Improve Cooling Efficiency with Ceiling Fans

Having a central air conditioning system or window unit helps keep your home cool in summer, but the cost of running these can be high, especially during heat waves. You can lower your energy use and utility bills by putting your ceiling fans to use. These fans can provide you with improved cooling efficiency, even on the hottest summer days.

  • Use fans in occupied rooms only. Ceilings fans will keep you and your family cool, but they don’t actually lower the temperature in a room. Save energy by only running these fans in rooms that are occupied. Shut them off when you leave the room.

  • Run fans in a counterclockwise direction in summer. When it’s hot out, make sure your ceiling fans are running in this direction, which will produce a draft that helps you stay cool. When it’s cold out, you can run your fans in a clockwise direction to help push warm air down into the room.

  • Turn your thermostat up. Ceiling fans provide enough cooling efficiency to allow you to increase the temperature on your thermostat while still feeling comfortable. In fact, you should be able to turn your thermostat about 4 degrees higher in summer when you have ceiling fans running.

  • Choose fans with larger blades. If you’re having new ceiling fans installed, consider choosing fans with larger blades. These blades are able to cool you off more when fans are on a slower setting, since they’re big enough to move a larger amount of air around.

  • Switch to energy-efficient ceiling fans. If you have older ceiling fans, save energy by installing ones that are certified by the federal Energy Star program instead. These fans typically move air about 20 percent more efficiently than regular ceiling fans.

At McCoy’s Heating & Air Conditioning, our goal is to help our customers in the West Tennessee area learn more about energy and home comfort issues — especially HVAC and plumbing issues — so that they can save money and live in healthier, more comfortable homes.

How to Cut Cooling Costs without Sacrificing Comfort

This summer has been hot, muggy weather and high electric bills, and unfortunately it is not going away any time soon. As summer temperatures continue to break records, so do our energy bills. While there are many solutions for cutting cooling costs, most options are quite expensive. Not everyone can invest in solar panels, new energy-efficient appliances, and other fancy equipment. Keep in mind, however, that these energy-saving devices usually pay for themselves over the course of their lifespan. Luckily, you can significantly cut cooling costs by simply changing some habits and becoming more efficient.


According to the U.S. Energy Department, you can raise the thermostat 4 degrees without feeling a difference in comfort if you are in a room with a ceiling fan. In the winter, you can flip the black switch at its base to reverse the blades and push down warm air from the ceiling. Ceiling fans only cost about 2 cents per hour to run, much lower than what it costs to use your air conditioner. You can also use floor fans, table fans, window fans, and fans mounted to walls. The wind-chill effect makes us feel cooler without actually cooling the room, so make sure you turn off fans before leaving the room. Use bathroom exhaust fans when bathing or showering to help remove unwanted heat and humidity.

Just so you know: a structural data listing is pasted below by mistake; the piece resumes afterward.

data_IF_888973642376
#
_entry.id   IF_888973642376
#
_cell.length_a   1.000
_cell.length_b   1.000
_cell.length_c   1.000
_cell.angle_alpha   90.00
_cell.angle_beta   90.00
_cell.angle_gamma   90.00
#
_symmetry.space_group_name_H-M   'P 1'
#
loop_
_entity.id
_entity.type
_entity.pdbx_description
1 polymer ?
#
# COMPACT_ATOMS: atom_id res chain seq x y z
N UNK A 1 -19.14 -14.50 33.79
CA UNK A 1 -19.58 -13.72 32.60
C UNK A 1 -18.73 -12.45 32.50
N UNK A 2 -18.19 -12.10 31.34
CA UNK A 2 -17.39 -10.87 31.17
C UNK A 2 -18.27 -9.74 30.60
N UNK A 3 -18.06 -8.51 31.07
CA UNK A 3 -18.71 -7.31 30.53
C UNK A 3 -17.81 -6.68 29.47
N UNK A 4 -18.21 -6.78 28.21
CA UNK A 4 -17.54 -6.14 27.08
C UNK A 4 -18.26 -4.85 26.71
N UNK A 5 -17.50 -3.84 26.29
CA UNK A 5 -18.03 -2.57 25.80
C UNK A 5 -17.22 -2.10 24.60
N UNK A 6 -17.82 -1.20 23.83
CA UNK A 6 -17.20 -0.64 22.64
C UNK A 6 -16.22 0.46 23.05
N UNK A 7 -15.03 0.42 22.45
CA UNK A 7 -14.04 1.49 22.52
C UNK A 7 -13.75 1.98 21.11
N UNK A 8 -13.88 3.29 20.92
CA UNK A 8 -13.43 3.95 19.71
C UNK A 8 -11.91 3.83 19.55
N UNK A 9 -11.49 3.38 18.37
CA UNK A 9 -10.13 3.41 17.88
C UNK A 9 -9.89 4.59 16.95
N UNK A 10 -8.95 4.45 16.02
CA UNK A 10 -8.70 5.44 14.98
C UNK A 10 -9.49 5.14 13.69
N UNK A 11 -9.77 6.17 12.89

Run your ovens, washers, dryers, dishwashers, and other heat-producing appliances during the cooler hours of the day. Consider cooking your meals ahead of time so you aren’t cooking as much in the daytime. Here are 50 cold food recipes for hot weather days. When cooking, use the range hood to clear the kitchen of heat and humidity.


If you don’t have a programmable thermostat, consider investing in one. There are several different makes and models to choose from, but they all add the advantage of being able to automatically set the temperature for different days and times of the week. Learn how to use your programmable thermostat properly for maximum energy savings. According to the Energy Department, you can save around 10% a year on heating and cooling costs by simply setting your thermostat back 7°–10°F for 8 hours a day from its normal setting. Just make sure that your thermostat isn’t near any heat sources, such as sunlight, lamps, and appliances. You may also be interested in smart thermostats and thermostats with Wi-Fi capabilities. These thermostats allow you to control the temperature of your home using a smartphone or other internet-connected device. Consider upgrading some other things in your home, including light bulbs, locks, and homeowners insurance.